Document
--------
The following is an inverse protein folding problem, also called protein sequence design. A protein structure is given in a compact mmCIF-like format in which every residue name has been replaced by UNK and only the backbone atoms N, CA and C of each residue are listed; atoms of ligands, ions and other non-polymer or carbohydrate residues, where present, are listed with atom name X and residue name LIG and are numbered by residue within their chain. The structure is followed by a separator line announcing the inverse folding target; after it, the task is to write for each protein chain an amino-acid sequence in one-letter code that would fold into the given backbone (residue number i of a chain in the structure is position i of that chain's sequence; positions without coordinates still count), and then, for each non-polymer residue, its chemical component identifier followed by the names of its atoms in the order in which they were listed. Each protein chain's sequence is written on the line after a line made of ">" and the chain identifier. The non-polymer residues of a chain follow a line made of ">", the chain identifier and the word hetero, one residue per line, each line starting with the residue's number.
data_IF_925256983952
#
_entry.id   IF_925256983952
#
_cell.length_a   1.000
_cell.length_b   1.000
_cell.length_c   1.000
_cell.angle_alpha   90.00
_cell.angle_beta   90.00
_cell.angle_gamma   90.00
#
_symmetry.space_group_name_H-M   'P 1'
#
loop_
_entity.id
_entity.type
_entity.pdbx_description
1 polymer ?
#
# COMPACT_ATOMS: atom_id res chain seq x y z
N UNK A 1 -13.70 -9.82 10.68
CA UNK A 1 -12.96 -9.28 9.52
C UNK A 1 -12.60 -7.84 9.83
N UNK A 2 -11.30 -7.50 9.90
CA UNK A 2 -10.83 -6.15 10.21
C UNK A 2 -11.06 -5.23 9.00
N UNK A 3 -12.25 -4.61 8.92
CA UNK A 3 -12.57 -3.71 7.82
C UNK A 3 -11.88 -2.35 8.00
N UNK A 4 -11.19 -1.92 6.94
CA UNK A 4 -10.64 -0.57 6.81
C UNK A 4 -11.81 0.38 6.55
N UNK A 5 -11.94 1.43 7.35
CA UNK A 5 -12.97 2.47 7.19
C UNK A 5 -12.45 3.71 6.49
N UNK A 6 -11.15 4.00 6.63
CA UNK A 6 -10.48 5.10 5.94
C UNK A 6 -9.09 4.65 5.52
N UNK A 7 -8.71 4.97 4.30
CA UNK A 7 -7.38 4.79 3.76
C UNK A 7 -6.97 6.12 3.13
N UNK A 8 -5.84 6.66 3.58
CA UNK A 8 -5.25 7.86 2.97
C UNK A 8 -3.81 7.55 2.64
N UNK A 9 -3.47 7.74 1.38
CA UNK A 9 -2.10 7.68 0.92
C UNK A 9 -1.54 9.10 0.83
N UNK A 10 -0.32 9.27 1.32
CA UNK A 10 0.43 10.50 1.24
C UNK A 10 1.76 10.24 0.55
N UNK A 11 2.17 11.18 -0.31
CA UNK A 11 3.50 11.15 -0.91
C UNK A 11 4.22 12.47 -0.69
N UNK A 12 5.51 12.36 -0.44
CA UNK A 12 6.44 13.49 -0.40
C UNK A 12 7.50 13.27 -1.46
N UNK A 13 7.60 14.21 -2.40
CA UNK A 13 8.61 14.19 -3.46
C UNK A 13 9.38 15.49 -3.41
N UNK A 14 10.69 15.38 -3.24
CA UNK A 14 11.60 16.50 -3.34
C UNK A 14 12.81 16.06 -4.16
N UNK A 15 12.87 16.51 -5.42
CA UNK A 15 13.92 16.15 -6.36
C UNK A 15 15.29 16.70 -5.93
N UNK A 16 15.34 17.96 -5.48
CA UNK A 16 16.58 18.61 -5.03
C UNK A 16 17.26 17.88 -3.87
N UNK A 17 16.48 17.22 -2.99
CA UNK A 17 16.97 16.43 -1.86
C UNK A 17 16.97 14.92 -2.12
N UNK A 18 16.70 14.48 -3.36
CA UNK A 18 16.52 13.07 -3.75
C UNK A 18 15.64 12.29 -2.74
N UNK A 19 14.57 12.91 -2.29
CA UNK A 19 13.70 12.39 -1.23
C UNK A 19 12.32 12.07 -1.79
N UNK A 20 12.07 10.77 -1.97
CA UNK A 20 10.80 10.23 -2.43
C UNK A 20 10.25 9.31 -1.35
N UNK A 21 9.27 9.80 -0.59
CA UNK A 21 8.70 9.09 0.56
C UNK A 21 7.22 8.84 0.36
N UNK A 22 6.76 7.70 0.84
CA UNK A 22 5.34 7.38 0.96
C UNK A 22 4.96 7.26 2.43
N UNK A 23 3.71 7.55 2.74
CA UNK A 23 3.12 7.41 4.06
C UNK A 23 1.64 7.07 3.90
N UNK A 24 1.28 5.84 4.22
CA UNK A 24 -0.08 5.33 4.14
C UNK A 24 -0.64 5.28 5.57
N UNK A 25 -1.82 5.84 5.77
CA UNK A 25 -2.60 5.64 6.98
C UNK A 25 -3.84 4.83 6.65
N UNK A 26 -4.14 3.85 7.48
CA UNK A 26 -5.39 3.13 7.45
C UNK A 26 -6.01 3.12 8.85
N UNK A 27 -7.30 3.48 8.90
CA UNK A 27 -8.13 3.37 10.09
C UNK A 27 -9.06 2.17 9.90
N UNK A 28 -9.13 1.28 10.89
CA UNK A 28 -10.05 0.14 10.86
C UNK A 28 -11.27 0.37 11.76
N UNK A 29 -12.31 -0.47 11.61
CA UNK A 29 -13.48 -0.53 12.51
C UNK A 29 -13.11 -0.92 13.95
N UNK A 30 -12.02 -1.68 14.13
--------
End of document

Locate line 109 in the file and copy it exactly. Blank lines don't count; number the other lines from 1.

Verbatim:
N UNK A 30 -12.02 -1.68 14.13